Jetstar's Boeing 787 Dreamliner makes its first commercial flight today, carrying its first paying passengers between Melbourne and the Gold Coast.
Both legs of the inaugural run are predictably booked out, as aviation enthusiasts keen to fly Australia's first Boeing 787 mingle with regular Jetstar passengers who may well wonder what all the fuss is about – at least until they experience the shiny new Dreamliner compared to their usual Airbus A330.
The next-gen jet boasts a bevy of passenger-friendly features including a larger and more spacious cabin with more room for carry-on luggage, a quieter smoother ride plus lower cabin pressure and increased humidity to reduce the effects of jetlag.
From tomorrow, Thursday November 14th, Jetstar's Boeing 787 will also be scheduled for a daily Melbourne – Cairns flight.
You can grab a ticket at www.jetstar.com/dreamliner/routes – look for the special Dreamliner icon next to the flight to be sure you don't end up on one of the conventional Airbus A330 services.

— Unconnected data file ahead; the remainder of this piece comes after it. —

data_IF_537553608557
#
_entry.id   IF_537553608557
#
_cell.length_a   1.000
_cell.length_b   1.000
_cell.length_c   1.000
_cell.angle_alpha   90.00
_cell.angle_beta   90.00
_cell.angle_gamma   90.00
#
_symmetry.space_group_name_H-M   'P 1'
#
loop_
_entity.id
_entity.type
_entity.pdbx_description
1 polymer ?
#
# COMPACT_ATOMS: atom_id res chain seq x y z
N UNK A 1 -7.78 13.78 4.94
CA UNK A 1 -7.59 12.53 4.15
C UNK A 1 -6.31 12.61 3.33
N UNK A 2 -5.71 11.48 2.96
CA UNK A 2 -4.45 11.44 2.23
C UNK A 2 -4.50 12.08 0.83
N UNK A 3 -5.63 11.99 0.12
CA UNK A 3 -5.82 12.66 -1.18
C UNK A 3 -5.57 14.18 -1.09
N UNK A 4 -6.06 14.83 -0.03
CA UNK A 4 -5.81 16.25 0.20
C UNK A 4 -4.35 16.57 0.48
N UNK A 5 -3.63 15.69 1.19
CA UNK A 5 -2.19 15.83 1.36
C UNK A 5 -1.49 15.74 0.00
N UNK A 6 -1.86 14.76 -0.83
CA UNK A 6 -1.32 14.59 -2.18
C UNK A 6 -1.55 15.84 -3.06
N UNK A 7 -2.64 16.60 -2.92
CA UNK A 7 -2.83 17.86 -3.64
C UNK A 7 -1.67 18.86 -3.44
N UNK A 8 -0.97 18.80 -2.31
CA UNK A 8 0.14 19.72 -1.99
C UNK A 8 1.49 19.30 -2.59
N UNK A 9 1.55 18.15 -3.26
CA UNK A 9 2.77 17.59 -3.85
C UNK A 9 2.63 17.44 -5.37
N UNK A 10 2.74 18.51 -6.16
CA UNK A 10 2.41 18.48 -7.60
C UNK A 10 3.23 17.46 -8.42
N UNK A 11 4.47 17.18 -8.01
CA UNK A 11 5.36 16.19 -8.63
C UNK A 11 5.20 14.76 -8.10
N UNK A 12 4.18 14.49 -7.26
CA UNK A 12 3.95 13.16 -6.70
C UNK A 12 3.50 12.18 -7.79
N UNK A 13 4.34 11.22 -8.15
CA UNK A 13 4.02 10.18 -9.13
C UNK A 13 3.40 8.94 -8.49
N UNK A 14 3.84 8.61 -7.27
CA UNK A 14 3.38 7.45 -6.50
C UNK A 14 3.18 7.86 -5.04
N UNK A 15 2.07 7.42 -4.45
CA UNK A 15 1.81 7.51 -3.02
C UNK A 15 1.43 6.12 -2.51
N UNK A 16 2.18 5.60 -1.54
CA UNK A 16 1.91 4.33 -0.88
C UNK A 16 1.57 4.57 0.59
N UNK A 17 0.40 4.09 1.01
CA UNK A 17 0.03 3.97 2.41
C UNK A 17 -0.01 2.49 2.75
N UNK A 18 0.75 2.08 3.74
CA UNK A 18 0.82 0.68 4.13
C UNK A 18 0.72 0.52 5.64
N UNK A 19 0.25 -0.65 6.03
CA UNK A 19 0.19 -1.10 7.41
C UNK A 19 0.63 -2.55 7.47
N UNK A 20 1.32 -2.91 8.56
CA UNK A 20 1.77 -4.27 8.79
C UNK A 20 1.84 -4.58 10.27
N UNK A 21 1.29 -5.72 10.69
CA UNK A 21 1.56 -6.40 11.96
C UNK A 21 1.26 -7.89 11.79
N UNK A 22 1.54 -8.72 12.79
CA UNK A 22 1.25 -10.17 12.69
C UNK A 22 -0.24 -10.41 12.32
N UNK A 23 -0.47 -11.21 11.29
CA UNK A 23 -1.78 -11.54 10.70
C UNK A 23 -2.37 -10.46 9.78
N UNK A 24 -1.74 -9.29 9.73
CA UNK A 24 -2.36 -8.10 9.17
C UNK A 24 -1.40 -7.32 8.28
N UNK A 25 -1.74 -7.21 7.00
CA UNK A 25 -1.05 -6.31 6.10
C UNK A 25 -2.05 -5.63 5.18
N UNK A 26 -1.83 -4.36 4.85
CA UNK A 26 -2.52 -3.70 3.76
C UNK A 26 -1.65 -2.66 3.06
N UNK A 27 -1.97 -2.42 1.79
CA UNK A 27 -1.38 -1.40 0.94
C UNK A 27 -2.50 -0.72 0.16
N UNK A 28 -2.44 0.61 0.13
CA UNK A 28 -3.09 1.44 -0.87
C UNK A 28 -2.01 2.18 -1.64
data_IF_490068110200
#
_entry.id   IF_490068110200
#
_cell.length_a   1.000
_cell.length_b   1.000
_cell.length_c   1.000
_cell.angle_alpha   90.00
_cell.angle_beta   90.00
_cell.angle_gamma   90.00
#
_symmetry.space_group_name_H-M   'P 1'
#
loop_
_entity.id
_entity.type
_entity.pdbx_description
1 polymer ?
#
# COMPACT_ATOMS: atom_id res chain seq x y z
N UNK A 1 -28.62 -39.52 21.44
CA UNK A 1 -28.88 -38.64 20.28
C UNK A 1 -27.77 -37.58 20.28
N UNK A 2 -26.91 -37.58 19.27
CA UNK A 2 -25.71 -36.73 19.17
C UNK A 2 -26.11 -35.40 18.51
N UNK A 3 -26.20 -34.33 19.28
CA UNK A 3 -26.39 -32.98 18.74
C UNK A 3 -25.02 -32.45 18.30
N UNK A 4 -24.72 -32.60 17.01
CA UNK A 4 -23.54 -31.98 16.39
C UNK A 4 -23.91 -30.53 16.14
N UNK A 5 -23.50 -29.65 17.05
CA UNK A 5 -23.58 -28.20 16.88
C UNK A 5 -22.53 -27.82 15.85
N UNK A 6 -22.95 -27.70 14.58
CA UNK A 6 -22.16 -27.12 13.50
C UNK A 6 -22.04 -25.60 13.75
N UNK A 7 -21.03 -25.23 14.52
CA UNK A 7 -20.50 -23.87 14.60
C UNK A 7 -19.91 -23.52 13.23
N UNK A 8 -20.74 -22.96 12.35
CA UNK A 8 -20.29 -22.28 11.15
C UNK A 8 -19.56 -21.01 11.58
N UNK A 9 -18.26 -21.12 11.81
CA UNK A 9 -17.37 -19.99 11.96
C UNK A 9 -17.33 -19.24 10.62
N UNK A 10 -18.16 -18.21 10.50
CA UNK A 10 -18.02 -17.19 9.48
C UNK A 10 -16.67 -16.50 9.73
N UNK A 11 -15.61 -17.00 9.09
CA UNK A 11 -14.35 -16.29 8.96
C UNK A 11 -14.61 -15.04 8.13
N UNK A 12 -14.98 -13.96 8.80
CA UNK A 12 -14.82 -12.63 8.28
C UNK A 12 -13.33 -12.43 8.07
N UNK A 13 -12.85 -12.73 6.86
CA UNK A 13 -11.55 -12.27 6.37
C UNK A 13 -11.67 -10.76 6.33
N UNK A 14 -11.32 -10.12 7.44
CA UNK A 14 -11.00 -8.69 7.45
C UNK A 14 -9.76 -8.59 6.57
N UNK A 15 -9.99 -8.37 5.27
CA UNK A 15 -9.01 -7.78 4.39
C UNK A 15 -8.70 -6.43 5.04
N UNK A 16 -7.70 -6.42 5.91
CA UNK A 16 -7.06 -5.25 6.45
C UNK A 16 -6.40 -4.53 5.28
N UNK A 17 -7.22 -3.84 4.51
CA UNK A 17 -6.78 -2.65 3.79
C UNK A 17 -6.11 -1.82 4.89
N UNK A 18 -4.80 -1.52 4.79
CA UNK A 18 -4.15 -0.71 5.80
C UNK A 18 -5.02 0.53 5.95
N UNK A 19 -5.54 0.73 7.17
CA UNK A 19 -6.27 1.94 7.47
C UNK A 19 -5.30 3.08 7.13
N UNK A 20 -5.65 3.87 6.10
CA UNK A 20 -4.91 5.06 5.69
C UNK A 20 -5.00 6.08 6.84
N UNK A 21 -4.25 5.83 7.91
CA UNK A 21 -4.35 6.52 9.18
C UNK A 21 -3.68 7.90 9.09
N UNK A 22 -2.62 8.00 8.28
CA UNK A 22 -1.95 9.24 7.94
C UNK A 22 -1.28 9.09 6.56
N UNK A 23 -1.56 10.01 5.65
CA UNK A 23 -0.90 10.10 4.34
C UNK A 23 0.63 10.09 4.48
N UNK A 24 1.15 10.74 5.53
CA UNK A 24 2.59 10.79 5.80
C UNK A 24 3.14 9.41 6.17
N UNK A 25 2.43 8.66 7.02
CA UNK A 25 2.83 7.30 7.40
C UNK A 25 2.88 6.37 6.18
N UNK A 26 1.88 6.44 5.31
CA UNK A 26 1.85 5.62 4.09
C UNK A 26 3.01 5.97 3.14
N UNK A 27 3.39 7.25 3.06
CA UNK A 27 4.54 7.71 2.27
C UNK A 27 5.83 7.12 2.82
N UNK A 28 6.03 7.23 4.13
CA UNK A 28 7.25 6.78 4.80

If you want to sit in business class (although it's more like premium economy) instead of economy, purchase a Plus or Max bundle fare and select a seat in the first three rows.
Review, photos: Jetstar's Boeing 787 business class
These domestic Boeing 787 flights aren't just about publicity – they're an important part of prepping the Dreamliner and its crew for international services, which begin on December 18th as Jetstar rosters the Boeing 787 on the popular Melbourne-Bali route for the summer period.
Two more Boeing 787s will be delivered to Jetstar by the end of this year but won't begin flying until early 2014, by which time the debutante Dreamliner is expected to come off its 'school holidays' Bali run and allow Jetstar to launch new 787 routes.
The airline hasn't revealed those routes as yet but Jetstar CEO Jayne Hrdlicka says "we expect to add more destinations, including Phuket, Japan, Hawaii and Singapore, to the 787's flying schedule as we receive more aircraft."
By 2015 Jetstar will have an all-787 fleet which will cover all destinations currently served by its Airbus A330s, which will be handed down to Qantas so that the Flying Kangaroo can replace its ageing fleet of Boeing 767s.
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